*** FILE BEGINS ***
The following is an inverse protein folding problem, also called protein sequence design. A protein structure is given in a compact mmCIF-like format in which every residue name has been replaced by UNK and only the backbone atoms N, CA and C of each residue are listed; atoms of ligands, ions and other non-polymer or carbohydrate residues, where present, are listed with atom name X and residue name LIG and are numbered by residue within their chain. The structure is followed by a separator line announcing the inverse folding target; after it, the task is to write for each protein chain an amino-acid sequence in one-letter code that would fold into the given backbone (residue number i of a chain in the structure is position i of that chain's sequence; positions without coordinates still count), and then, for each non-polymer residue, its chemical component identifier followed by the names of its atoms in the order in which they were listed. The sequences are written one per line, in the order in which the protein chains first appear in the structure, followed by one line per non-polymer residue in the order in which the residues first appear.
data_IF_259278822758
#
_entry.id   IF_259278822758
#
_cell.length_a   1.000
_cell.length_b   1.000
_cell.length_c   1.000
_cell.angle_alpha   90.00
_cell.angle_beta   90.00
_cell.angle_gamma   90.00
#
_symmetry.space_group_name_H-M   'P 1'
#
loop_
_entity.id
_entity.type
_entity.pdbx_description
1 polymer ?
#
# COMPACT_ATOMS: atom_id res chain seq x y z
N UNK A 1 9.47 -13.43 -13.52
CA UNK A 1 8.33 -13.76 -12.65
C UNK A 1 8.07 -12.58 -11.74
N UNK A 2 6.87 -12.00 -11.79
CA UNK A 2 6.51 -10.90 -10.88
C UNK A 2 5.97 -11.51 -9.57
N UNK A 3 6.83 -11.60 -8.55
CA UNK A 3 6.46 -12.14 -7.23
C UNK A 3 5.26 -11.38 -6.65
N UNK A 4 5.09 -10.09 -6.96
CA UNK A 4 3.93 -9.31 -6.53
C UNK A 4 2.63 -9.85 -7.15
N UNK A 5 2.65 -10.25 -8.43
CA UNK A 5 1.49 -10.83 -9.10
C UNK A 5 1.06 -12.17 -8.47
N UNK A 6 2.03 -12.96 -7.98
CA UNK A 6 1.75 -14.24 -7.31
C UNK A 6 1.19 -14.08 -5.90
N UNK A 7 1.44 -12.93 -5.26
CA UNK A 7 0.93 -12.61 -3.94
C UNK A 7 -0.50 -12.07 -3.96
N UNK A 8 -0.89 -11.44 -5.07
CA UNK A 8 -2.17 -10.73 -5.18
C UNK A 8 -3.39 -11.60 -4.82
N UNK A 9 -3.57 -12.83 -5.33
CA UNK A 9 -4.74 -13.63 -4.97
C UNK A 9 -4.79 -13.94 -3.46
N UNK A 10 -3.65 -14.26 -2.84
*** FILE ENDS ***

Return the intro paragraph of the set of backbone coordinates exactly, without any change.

The following is an inverse protein folding problem, also called protein sequence design. A protein structure is given in a compact mmCIF-like format in which every residue name has been replaced by UNK and only the backbone atoms N, CA and C of each residue are listed; atoms of ligands, ions and other non-polymer or carbohydrate residues, where present, are listed with atom name X and residue name LIG and are numbered by residue within their chain. The structure is followed by a separator line announcing the inverse folding target; after it, the task is to write for each protein chain an amino-acid sequence in one-letter code that would fold into the given backbone (residue number i of a chain in the structure is position i of that chain's sequence; positions without coordinates still count), and then, for each non-polymer residue, its chemical component identifier followed by the names of its atoms in the order in which they were listed. The sequences are written one per line, in the order in which the protein chains first appear in the structure, followed by one line per non-polymer residue in the order in which the residues first appear.